Written by Christy Hinko Friday, 28 September 2012 00:00I recently heard a Gold Star Mother on Long Island speaking to several in attendance at an event for veterans at Eisenhower Park; I was captivated when I heard her say, “Being a Gold Star Mother is a honor, but not a ‘membership’ that any parent wants to be a part of.”
Historically, a service flag with a blue star was hung in the front window, or flown outside of a home when someone in the family was actively serving in World War I. If the soldier died while serving in France or elsewhere during WWI, the blue star was replaced with the gold star to indicate the family’s loss. A gold star on a purple background banner is a symbol of a battlefield death.
In 1936, the gold star symbolism was actually designated a day of remembrance, always on the last Sunday of September; and although it is called “Gold Star Mother’s Day” the observance is extended to include all in the “Gold Star” family, fathers and siblings.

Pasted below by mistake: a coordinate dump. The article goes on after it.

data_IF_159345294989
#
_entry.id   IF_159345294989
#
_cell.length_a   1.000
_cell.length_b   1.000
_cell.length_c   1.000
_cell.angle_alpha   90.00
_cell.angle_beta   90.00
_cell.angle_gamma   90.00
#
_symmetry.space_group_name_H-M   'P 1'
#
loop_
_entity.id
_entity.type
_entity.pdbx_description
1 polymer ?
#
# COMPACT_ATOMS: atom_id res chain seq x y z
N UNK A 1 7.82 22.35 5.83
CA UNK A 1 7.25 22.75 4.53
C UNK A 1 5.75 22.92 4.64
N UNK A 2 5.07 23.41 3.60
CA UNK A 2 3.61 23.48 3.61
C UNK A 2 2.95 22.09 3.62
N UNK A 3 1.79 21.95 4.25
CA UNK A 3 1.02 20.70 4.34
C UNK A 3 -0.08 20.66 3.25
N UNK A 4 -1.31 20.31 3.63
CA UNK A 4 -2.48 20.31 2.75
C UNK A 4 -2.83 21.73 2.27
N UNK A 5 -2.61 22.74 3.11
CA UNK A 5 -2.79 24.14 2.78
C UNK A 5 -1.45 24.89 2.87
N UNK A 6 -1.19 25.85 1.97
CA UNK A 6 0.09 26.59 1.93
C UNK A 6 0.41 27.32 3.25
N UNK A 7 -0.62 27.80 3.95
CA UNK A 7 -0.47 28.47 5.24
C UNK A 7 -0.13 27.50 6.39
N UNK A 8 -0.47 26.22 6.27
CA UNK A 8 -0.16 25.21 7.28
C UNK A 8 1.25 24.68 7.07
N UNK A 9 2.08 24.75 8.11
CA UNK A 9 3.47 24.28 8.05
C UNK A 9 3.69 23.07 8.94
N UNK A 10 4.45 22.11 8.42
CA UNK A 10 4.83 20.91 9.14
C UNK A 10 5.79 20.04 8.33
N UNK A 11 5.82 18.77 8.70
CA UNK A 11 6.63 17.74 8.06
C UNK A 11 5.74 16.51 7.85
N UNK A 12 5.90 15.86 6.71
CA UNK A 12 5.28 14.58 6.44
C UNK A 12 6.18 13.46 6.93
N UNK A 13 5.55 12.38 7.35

With proud honor, Long Island is home to many Gold Star parents, including more than 165 organized members locally. Membership into the organization of the Gold Star Mothers is open to any American mother who has lost a son or daughter in service. Gold Star family membership is also available. National membership is available at: http://www.goldstarmoms.com/.
Sadly, very few people recognize the symbols of sacrifice anymore and even fewer recognize the special day of observance for many families that has been in place for more than 95 years.